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Beatles Album George Harrison's Favorite Of All Time!

George Harrison’s Favorite Beatles Album Of All Time!

Of all the 13 full-length albums that the Beatles released, which one was George Harrison's favorite? It's an album that changed the fab four forever!

With their 13 full-length records, The Beatles completely changed the landscape of music forever. However, if you look closely, you can sense the evolution that the band went through in all these albums. The fab four grew and evolved as musicians, transcending genres, and just putting their creativity on the table. Therefore, it’s believable for fans to like one particular point of that evolution more than the others. That was the case for George Harrison himself as well. He also had one favorite Beatles album that he loved more than any other. Which one was it?

Related: The George Harrison Song That Changed The Beatles Forever

George Harrison’s favorite album may surprise you

George Harrison's Favorite Beatles Album Of All Time!

The ‘Quiet Beatle’ is also famous for being the most over-looked one as well. It’s no secret that George Harrison was the most underrated Beatle. For years, George couldn’t get more than one or two songs in any of the albums. And as his musical genius grew, it became harder to subvert his talents.

As a result, many fans would expect that either The White Album or Abbey Road would be George’s favorite album. After all, in The White Album, George Harrison got a total of four songs. ‘While My Guitar Gently Weeps’ in fact became one of the most famous songs The Beatles ever recorded. Moreover, their last album Abbey Road has every right to be George’s favorite album. With songs like ‘Something’ and ‘Here Comes The Sun’ in the same album, how could he not love it?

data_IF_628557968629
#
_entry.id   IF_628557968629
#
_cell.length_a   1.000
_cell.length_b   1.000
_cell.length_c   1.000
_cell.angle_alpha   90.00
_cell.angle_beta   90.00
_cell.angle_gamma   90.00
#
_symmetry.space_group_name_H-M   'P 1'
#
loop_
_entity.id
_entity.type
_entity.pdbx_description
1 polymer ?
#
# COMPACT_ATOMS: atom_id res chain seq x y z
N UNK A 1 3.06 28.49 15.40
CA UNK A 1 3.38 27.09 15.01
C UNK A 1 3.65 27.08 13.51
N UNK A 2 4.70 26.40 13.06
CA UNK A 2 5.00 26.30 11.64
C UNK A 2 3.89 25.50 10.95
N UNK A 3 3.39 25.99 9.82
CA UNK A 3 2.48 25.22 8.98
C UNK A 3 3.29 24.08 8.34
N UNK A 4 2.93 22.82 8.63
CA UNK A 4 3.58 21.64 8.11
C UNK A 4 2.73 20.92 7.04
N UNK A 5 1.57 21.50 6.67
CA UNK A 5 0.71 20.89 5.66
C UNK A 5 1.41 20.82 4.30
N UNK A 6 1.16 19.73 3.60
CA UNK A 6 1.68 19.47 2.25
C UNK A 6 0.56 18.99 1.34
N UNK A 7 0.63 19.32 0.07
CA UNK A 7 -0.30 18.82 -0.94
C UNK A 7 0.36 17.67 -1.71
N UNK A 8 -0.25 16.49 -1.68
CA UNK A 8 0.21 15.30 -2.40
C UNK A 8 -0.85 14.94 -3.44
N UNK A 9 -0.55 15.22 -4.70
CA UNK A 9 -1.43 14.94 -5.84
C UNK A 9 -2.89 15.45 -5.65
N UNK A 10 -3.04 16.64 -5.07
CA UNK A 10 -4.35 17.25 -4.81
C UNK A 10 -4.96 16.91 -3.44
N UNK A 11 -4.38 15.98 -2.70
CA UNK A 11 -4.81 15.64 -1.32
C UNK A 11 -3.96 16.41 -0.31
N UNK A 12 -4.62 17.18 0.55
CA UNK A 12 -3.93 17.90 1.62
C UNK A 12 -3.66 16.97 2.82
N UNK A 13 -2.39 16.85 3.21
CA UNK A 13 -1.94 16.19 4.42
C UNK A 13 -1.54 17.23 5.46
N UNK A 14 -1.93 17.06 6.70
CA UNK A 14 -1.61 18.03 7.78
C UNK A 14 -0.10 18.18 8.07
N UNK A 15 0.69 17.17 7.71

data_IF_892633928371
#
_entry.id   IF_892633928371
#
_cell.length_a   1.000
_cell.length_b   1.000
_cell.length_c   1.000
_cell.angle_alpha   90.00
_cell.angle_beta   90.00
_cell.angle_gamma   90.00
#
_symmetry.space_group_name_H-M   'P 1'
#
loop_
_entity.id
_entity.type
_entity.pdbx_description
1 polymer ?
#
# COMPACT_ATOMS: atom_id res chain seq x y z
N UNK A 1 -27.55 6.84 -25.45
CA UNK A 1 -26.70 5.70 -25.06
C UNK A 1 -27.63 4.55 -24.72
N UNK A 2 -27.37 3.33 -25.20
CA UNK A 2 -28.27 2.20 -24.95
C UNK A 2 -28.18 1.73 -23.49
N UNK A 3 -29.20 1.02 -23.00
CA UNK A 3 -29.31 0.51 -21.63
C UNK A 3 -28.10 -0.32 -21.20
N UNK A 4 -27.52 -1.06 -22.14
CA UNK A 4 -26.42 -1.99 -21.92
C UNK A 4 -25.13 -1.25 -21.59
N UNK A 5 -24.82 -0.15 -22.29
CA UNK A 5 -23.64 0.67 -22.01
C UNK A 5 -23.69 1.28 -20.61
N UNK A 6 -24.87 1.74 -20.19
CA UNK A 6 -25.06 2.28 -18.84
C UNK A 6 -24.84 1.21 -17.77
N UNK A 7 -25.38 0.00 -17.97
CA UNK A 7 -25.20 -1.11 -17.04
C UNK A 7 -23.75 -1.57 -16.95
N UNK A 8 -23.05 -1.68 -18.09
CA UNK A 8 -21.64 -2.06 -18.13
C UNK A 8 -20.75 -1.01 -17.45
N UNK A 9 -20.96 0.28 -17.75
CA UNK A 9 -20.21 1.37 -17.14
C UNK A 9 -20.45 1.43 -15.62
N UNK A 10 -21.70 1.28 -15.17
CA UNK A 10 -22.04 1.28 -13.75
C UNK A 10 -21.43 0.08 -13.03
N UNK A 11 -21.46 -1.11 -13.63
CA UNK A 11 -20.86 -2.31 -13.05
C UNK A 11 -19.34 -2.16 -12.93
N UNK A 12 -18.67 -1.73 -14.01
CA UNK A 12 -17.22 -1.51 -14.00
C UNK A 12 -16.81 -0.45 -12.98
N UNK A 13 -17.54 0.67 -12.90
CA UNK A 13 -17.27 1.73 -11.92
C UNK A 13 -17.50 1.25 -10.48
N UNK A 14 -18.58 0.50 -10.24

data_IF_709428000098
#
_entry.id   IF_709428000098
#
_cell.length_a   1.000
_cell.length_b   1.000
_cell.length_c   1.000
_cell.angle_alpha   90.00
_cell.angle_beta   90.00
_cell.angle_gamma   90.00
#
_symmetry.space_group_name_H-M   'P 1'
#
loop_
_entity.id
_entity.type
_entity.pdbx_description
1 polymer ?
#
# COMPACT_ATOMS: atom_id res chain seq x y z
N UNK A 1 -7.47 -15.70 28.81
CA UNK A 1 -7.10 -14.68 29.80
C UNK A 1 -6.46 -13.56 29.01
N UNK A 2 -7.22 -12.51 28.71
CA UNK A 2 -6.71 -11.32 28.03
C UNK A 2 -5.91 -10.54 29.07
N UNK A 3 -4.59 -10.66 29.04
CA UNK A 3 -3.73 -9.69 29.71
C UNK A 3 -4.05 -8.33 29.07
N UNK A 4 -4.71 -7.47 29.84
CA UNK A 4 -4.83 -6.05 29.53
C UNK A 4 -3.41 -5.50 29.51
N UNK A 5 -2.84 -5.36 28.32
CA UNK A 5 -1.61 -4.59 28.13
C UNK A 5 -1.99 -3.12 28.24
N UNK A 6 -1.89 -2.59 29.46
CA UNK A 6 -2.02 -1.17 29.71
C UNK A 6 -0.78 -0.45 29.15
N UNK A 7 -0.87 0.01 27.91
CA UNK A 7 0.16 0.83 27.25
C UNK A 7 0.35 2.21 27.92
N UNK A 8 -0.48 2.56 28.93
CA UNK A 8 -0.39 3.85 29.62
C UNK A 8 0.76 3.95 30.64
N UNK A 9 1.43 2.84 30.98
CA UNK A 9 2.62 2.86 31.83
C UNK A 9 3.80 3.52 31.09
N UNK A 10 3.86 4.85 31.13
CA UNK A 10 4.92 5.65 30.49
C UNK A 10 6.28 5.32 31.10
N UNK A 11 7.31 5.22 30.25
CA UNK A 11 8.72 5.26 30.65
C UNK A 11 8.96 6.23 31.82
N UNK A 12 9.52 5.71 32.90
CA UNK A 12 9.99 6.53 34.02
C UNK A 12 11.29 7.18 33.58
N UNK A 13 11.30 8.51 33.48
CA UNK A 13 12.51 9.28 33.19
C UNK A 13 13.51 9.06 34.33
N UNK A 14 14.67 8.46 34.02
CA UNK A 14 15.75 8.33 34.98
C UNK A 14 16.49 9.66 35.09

Famously though, George Harrison was not a fan of ‘Sgt. Peppers Lonely Hearts Club Band’. He recalled in the Anthology series:

“It became an assembly process—just little parts and then overdubbing,”

So, which Beatles album was George Harrison’s favorite? The answer may or may not surprise you.

Rubber Soul!

Rubber Soul

It is befitting that George Harrison’s favorite album was one that marked a massive turn for The Beatles. They were trying to overcome the artistic challenges they faced at the height of Beatlemania. And with no more touring, the fab four finally got a chance to sit down and play with their creative minds. George Harrison revealed that Rubber Soul indeed was his favorite of the rest, saying:

“Rubber Soul was my favorite album. Even at that time, I think that it was the best one we made.”

Even though this was the breakout album for George Harrison with an incredible song like “If I Needed Someone,” he remembers this album fondly for other reasons. He said:

“The most important thing about it was that we were suddenly hearing sounds we weren’t able to hear before. Also, we were being more influenced by other people’s music and everything was blossoming at that time—including us.”

How Rubber Soul changed The Beatles forever

Rubber Soul was the album in which The Beatles truly transcended as musical icons. This is when their musical revolution truly began taking place. The dominating Genre of this album was avant-garde rock and roll. Sadly, however, George Harrison’s favorite record was not as big a musical hit as the previous records. John Lennon recalls:

“We were just getting better, technically and musically, that’s all. Finally, we took over the studio. In the early days, we had to take what we were given– we didn’t know how you can get more bass. We were learning the technique on Rubber Soul. We were more precise about making the album, that’s all. And we took over the cover and everything.”

Rubber Soul was a gargantuan moment in the lifetime of The Beatles. They became iconic musicians instead of a typical British boyband after this album. Songs like ‘In My Life’, Michelle’, ‘I’m Looking Through You’, ‘Nowhere Man’, ‘You Won’t See Me’, were unique and unlike anything the fav four had ever written. It not only forced them out of their comfort zones but also forced the listeners to adapt to a new era of music.